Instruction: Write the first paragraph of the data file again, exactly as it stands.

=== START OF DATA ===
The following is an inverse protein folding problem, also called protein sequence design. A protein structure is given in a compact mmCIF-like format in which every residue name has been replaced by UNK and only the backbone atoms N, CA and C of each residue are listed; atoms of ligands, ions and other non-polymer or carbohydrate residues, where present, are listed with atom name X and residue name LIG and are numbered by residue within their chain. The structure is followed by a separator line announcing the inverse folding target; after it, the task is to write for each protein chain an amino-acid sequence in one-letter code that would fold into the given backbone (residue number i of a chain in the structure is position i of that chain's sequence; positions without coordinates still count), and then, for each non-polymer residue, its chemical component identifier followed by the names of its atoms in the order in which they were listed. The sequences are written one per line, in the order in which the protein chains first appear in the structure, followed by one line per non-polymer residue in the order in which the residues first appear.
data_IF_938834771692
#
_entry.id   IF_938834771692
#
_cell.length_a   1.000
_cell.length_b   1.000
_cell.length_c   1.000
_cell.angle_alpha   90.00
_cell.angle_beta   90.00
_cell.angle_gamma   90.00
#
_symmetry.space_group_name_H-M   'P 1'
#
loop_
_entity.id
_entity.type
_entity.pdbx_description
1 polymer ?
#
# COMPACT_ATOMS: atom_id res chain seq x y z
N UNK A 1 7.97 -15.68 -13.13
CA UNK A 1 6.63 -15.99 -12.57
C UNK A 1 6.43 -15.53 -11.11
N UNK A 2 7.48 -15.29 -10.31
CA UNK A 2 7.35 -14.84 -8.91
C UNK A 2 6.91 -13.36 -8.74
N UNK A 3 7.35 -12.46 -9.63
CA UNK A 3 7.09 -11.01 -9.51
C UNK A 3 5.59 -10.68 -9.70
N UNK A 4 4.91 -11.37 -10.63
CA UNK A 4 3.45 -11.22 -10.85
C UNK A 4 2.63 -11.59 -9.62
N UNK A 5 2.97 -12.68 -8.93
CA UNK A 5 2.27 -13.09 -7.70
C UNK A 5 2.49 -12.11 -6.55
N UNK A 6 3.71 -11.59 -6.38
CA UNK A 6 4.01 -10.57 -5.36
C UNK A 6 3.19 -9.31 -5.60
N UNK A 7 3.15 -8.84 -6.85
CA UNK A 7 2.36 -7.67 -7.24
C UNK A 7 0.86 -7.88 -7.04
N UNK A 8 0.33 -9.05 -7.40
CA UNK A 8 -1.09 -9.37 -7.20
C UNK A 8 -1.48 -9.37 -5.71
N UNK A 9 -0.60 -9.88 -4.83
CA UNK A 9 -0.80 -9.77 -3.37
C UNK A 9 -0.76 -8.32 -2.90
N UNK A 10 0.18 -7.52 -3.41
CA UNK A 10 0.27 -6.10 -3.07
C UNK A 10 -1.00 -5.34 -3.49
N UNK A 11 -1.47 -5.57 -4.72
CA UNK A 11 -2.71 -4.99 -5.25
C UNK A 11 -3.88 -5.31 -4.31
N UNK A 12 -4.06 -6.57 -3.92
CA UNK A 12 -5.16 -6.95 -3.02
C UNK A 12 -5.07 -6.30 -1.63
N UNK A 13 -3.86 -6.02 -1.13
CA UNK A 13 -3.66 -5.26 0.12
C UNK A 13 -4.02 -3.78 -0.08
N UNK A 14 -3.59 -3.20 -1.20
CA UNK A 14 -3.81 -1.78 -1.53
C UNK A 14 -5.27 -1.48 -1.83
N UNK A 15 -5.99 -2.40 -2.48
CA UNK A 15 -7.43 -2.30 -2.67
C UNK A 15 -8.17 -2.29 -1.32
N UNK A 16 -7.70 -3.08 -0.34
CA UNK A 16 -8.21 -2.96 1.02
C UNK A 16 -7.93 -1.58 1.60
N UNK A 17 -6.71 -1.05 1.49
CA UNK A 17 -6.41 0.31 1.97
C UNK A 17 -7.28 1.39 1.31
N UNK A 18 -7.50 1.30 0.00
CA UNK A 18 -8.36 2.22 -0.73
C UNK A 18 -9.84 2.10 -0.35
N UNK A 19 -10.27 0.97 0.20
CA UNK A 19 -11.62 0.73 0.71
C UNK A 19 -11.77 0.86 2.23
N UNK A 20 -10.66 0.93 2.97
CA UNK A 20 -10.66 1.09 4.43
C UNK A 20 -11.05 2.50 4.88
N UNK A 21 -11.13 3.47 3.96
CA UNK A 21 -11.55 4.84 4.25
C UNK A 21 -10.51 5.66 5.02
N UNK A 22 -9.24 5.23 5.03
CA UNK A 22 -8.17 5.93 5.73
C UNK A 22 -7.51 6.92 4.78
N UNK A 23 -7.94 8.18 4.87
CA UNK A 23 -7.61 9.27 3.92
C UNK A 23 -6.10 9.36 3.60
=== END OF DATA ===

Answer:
The following is an inverse protein folding problem, also called protein sequence design. A protein structure is given in a compact mmCIF-like format in which every residue name has been replaced by UNK and only the backbone atoms N, CA and C of each residue are listed; atoms of ligands, ions and other non-polymer or carbohydrate residues, where present, are listed with atom name X and residue name LIG and are numbered by residue within their chain. The structure is followed by a separator line announcing the inverse folding target; after it, the task is to write for each protein chain an amino-acid sequence in one-letter code that would fold into the given backbone (residue number i of a chain in the structure is position i of that chain's sequence; positions without coordinates still count), and then, for each non-polymer residue, its chemical component identifier followed by the names of its atoms in the order in which they were listed. The sequences are written one per line, in the order in which the protein chains first appear in the structure, followed by one line per non-polymer residue in the order in which the residues first appear.